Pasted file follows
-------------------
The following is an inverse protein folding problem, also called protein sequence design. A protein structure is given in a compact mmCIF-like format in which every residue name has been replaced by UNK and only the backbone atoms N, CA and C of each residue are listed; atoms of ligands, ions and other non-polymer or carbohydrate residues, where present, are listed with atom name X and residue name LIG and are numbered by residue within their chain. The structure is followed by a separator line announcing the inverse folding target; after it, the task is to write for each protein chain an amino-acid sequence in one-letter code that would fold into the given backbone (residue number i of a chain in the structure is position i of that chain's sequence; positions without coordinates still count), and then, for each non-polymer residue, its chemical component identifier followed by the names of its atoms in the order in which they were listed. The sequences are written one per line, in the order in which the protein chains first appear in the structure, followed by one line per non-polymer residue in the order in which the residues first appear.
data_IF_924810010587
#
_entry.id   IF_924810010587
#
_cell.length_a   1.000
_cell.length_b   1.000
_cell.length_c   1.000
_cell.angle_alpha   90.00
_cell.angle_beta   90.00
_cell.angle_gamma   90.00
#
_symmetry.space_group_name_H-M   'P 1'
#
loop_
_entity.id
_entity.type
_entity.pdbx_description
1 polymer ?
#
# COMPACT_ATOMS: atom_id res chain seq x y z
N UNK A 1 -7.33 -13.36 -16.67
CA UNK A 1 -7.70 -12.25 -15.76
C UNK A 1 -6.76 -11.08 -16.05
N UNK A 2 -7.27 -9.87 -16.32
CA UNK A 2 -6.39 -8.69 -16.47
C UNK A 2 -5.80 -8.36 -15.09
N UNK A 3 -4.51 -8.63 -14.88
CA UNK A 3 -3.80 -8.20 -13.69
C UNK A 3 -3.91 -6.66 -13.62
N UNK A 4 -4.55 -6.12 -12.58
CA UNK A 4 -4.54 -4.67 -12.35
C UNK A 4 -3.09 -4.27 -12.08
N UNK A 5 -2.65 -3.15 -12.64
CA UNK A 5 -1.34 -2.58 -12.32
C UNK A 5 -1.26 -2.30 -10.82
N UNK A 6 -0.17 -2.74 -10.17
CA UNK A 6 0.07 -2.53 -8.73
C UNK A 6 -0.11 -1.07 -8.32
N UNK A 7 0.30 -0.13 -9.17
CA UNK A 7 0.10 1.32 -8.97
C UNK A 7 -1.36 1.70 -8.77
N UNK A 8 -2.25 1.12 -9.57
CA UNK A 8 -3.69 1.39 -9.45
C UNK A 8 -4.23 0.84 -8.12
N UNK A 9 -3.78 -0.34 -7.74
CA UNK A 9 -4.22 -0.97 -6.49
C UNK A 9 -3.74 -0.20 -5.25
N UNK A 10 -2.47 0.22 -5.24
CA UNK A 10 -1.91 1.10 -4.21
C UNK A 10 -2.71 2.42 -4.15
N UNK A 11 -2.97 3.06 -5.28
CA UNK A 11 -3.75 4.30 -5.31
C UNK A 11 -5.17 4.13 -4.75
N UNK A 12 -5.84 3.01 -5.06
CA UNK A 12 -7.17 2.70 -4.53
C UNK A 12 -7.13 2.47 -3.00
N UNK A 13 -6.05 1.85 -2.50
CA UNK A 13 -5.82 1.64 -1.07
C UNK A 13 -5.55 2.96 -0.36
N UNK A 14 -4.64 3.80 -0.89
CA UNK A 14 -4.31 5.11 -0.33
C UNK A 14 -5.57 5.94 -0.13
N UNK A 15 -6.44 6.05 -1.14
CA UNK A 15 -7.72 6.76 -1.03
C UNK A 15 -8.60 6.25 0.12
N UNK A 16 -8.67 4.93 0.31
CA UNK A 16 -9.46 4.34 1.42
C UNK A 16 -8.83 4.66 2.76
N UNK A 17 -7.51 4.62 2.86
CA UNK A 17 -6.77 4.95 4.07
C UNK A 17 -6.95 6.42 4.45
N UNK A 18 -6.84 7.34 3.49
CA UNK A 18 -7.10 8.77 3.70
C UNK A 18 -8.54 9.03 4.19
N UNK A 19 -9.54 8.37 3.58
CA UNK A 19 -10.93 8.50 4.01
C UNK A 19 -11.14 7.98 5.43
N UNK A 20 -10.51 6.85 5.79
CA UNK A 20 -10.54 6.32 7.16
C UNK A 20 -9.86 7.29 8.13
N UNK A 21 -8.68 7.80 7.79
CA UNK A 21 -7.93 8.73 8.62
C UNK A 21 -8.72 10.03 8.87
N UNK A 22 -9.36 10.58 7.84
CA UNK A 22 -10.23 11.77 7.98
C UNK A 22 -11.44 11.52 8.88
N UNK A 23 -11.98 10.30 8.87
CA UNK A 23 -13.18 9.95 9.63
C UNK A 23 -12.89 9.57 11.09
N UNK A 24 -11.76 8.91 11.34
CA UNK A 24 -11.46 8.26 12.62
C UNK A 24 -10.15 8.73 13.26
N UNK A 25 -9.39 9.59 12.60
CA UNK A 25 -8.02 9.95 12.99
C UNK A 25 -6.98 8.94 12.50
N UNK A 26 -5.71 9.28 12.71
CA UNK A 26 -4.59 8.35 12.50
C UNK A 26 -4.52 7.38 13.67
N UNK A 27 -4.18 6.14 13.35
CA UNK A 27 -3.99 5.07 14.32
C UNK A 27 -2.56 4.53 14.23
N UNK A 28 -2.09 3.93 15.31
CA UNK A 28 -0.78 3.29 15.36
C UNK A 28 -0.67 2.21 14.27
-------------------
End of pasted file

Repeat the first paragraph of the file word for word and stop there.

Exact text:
The following is an inverse protein folding problem, also called protein sequence design. A protein structure is given in a compact mmCIF-like format in which every residue name has been replaced by UNK and only the backbone atoms N, CA and C of each residue are listed; atoms of ligands, ions and other non-polymer or carbohydrate residues, where present, are listed with atom name X and residue name LIG and are numbered by residue within their chain. The structure is followed by a separator line announcing the inverse folding target; after it, the task is to write for each protein chain an amino-acid sequence in one-letter code that would fold into the given backbone (residue number i of a chain in the structure is position i of that chain's sequence; positions without coordinates still count), and then, for each non-polymer residue, its chemical component identifier followed by the names of its atoms in the order in which they were listed. The sequences are written one per line, in the order in which the protein chains first appear in the structure, followed by one line per non-polymer residue in the order in which the residues first appear.